This is my own MacGyvered method, done on the cheap. I’m not claiming it’s the best way or the easiest, though I think it’s ridiculously simple to do, and I wish I’d done it earlier. The programs I use, I found through a bit of searching, but not exhaustive searching. So perhaps others can share what they do in the comments.
First I downloaded Recorder Pro onto my iPhone from the App Store for $.99. From there I can just sit the phone on the pulpit and hit record when I’m ready to go. Sound quality is great. (Here is where people point out that the trick is remembering to hit record before preaching and to hit stop afterwards. Yes… there’s no such thing as a free lunch. I put a reminder in my manuscript/notes.)
Then I get the sound file from my phone to my computer. There are a couple of different ways to do that. I upload it to the Recorder Pro site, where they will keep it for 10 days for you to download. You can also e-mail it to yourself (HUGE e-mail!). Do it on Wifi.
Recorder Pro doesn’t record in mp3 format, which is what iTunes and the others all use. So I downloaded a free program onto my Mac called Switch that lets you convert. (PC people: google “free mp3 converter” and you should find plenty.) It’s a simple drag and drop thing to convert the .wav to .mp3.
The podcasting program I use is called SermonDrop. I looked at several and there are plusses and minuses to all of them. I finally went with SermonDrop because I liked the ease of use and thought the interface was attractive, and they made it easy to get listed in iTunes. The process is as simple as uploading a photo to Facebook.
I have the free version of SermonDrop, which keeps the 10 most recent podcasts on their site. You can also upload one attachment for each sermon, if you use PowerPoint, or want to upload your manuscript. We still keep the manuscripts on our website.
I have a friend who uses GoDaddy for his podcasting. That site and others, as well as the Premium version of SermonDrop, let you have unlimited podcasts available. Something in me bristled at that, oddly. I think it’s because I heard a stat the other day that 10 hours of video gets uploaded to YouTube every minute. That’s just ridiculous on some level. So perhaps keeping the most recent 10 podcasts is a way of building in a little humility, that not every word I say from the pulpit needs to be accessible to everyone until the end of time.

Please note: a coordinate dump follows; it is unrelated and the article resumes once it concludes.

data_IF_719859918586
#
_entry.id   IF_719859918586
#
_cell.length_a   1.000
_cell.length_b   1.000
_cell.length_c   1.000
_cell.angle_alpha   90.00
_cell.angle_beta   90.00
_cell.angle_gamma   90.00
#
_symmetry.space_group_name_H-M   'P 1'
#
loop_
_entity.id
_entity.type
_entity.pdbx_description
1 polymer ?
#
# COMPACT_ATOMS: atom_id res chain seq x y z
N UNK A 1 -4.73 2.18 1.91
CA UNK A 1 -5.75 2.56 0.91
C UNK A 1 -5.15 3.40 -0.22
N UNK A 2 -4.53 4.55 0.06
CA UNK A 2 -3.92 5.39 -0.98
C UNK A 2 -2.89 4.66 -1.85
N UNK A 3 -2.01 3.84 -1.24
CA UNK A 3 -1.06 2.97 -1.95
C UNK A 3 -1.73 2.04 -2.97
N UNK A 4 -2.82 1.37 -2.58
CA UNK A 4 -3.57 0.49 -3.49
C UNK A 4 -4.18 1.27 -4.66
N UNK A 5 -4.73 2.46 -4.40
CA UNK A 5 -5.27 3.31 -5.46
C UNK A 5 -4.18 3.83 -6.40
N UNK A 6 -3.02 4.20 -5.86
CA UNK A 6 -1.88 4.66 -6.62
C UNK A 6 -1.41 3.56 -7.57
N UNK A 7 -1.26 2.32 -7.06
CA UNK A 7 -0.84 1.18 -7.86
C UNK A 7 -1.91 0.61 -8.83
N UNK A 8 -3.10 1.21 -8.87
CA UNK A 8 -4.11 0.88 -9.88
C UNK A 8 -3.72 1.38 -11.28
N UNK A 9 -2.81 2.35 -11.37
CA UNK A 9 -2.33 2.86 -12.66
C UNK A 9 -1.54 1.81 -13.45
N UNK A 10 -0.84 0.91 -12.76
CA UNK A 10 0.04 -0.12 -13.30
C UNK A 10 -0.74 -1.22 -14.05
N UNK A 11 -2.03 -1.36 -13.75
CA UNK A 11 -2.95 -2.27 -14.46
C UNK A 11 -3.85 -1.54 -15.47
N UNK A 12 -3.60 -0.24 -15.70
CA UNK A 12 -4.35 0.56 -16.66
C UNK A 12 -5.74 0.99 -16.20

Also, sermons are temporal events. And for a church our size, I’m not sure sermons-in-perpetuity is worth the cost. Sorry to any fangirls and fanboys out there, you only get 2 1/2 months of me at a time. 🙂
If you know you want your podcasts up there forever, let me say that SermonDrop Premium is on the expensive side.
And one thing Robert brought up that I don’t know—if I decide to quit SermonDrop and go with a more robust paid service at some point, how do I get iTunes to point to the new host? I have no idea.
So that’s how it’s done.
One final thing. The friend who asked the question was feeling frustrated about his church’s process because while they do record the sermon each week, it takes forever for it to get uploaded to the website. Here is where we have that tension as pastors, between equipping others to share the ministry and just doing something simple yourself. It is SO easy to do this—it honestly takes me five minutes a week and minimal thought. I think it would take more mental bandwidth to find someone else to do it. And as my friend has found, you can’t always trust the result.
Here is where technology makes complicated stuff accessible to anyone. If you have a smartphone and a computer (which I realize is not universal), you can do this.
That said, it would be simple for an admin person to do this each week. Even if you record it onto your own phone, just e-mail the admin the link in Recorder Pro and let them take it from there.